French parliament in Syria debate
on 04/09/2013 09:47:08
As the Obama administration worked to build support ahead of the Congress vote, the US and Israel conducted a joint missile test yesterday in the eastern Mediterranean in an apparent signal of military readiness.
In the operation, a missile was fired from the sea toward the Israeli coast to test the tracking by the country's missile defence system.
The French parliament will debate the Syria issue today, but no vote is scheduled. France's constitution does not require such a vote for military intervention unless its lasts longer than four months, though some French politicians have urged President Francois Hollande to call one anyway.
The US and France accuse the Syrian government of using chemical weapons in an August 21 attack on rebel-held suburbs of Damascus that killed hundreds of people.
President Barack Obama and Mr Hollande are pushing for a military response to punish Assad for his alleged use of poison gas against civilians - though US officials say any action will be limited in scope, not aimed at helping to remove Assad.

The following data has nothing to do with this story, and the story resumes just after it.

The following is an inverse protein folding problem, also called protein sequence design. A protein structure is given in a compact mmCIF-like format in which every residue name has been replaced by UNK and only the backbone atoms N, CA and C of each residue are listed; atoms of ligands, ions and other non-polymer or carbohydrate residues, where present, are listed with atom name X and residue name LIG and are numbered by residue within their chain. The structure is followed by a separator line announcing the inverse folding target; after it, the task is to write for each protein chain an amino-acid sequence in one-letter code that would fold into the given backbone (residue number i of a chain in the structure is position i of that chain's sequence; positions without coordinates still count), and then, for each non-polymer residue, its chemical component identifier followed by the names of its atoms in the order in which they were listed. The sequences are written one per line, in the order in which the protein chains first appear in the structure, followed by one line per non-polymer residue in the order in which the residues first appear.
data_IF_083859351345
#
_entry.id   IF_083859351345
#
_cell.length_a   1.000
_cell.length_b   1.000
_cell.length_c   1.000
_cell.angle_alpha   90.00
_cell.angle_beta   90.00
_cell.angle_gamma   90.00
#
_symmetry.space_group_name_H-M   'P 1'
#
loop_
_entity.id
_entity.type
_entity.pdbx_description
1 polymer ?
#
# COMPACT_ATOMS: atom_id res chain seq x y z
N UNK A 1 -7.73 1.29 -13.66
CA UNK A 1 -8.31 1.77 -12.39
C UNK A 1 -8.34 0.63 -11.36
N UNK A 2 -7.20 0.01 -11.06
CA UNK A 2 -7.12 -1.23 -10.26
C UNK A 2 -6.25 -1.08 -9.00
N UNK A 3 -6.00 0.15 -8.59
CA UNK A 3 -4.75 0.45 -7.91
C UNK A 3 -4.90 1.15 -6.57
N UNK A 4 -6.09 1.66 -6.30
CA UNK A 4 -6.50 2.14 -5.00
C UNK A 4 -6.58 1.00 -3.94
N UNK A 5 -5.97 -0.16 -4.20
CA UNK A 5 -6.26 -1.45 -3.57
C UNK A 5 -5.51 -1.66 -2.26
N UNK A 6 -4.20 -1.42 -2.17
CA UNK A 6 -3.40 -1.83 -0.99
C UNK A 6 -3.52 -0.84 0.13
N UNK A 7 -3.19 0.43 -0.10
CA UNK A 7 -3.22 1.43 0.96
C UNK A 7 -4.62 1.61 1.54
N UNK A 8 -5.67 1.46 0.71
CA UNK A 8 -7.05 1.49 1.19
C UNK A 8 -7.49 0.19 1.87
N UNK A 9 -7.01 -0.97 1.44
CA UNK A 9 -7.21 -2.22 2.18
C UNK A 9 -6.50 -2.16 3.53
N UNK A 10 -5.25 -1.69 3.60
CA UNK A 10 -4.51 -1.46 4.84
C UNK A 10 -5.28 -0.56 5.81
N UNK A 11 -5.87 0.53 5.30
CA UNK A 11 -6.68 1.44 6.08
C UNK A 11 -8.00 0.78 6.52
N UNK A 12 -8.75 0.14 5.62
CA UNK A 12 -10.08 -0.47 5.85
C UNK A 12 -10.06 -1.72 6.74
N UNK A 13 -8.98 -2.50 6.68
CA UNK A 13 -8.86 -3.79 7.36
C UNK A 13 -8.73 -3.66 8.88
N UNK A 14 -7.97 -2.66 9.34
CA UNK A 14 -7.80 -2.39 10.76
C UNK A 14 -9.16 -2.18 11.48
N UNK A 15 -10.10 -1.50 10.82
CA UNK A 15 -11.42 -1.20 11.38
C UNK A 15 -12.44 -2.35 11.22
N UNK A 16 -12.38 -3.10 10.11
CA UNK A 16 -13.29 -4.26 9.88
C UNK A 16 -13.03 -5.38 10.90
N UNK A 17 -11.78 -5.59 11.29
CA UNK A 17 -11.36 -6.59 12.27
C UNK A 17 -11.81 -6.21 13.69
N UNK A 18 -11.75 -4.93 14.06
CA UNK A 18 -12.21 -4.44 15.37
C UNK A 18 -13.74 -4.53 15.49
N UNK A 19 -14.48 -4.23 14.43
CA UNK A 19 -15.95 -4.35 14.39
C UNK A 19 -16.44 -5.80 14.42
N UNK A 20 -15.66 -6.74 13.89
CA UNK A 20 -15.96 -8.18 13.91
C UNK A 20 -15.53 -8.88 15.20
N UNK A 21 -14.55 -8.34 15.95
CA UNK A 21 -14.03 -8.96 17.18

Mr Obama appeared on the verge of launching missile strikes before abruptly announcing on Saturday that he would first seek congressional approval. Congress returns from its summer recess next week.
In Paris yesterday, Mr Hollande said that the US vote "will have consequences on the coalition that we will have to create". He did not specify whether that meant a military coalition.
"A large coalition must therefore be created on the international scale, with the United States - which will soon take its decision - (and) with Europe ... and Arab countries," Mr Hollande said.
If Congress votes no, France "will take up its responsibilities by supporting the democratic opposition (in Syria) in such a way that a response is provided", he added.